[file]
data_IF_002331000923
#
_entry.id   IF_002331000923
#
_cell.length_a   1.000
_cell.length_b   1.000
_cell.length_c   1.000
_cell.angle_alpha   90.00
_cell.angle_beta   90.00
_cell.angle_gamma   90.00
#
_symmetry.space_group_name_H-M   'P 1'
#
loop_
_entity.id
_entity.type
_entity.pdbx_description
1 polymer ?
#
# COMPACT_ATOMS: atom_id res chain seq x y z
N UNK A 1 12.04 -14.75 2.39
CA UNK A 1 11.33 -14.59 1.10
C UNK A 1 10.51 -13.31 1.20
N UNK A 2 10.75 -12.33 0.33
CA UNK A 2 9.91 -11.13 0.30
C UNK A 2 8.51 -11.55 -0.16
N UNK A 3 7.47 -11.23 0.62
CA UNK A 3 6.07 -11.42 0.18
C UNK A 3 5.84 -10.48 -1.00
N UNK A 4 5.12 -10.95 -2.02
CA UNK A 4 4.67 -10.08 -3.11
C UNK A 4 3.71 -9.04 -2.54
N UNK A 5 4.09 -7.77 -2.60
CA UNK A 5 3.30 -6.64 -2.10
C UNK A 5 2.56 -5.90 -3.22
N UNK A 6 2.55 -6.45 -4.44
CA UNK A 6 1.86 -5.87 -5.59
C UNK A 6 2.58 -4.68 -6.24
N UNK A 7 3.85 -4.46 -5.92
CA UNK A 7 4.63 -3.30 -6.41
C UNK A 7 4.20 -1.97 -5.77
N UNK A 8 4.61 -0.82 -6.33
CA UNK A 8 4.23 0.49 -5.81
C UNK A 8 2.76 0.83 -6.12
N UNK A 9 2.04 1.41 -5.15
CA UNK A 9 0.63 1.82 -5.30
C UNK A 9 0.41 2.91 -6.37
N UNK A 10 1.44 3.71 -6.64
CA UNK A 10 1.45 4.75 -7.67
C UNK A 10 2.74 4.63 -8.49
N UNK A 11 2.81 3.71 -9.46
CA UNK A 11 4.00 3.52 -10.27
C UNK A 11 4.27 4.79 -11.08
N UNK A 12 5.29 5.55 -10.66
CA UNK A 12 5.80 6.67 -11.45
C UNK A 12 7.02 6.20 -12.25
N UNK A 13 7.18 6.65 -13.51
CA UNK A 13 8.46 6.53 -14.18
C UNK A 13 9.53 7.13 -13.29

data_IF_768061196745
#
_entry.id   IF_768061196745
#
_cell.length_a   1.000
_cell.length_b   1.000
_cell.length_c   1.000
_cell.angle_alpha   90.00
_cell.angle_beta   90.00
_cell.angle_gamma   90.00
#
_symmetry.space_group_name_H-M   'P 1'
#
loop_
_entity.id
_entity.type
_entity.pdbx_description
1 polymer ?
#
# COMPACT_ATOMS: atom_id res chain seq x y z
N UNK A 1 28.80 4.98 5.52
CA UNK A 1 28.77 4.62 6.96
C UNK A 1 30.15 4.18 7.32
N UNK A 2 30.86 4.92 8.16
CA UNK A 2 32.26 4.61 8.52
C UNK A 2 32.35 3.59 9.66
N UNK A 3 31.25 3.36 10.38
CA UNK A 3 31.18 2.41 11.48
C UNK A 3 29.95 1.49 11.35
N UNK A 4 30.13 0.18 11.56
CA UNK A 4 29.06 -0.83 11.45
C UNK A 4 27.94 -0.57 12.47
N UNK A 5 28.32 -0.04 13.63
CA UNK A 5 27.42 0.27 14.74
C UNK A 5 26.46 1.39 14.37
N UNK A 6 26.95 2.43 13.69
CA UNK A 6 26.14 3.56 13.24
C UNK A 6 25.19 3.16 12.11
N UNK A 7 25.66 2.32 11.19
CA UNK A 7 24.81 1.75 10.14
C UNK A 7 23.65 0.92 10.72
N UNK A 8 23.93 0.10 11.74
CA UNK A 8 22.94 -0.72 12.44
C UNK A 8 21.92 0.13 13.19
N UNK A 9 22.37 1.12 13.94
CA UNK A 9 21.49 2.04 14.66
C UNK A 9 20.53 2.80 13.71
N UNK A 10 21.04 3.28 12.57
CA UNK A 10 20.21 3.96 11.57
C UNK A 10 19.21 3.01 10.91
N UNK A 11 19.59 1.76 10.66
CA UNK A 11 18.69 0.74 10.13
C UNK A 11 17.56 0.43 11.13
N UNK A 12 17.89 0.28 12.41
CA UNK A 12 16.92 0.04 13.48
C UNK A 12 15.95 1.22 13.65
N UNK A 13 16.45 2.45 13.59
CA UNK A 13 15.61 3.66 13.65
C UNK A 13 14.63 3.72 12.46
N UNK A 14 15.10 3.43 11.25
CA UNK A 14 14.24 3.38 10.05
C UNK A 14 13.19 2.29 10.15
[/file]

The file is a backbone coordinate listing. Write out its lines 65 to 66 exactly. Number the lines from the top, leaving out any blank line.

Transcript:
_cell.length_b   1.000
_cell.length_c   1.000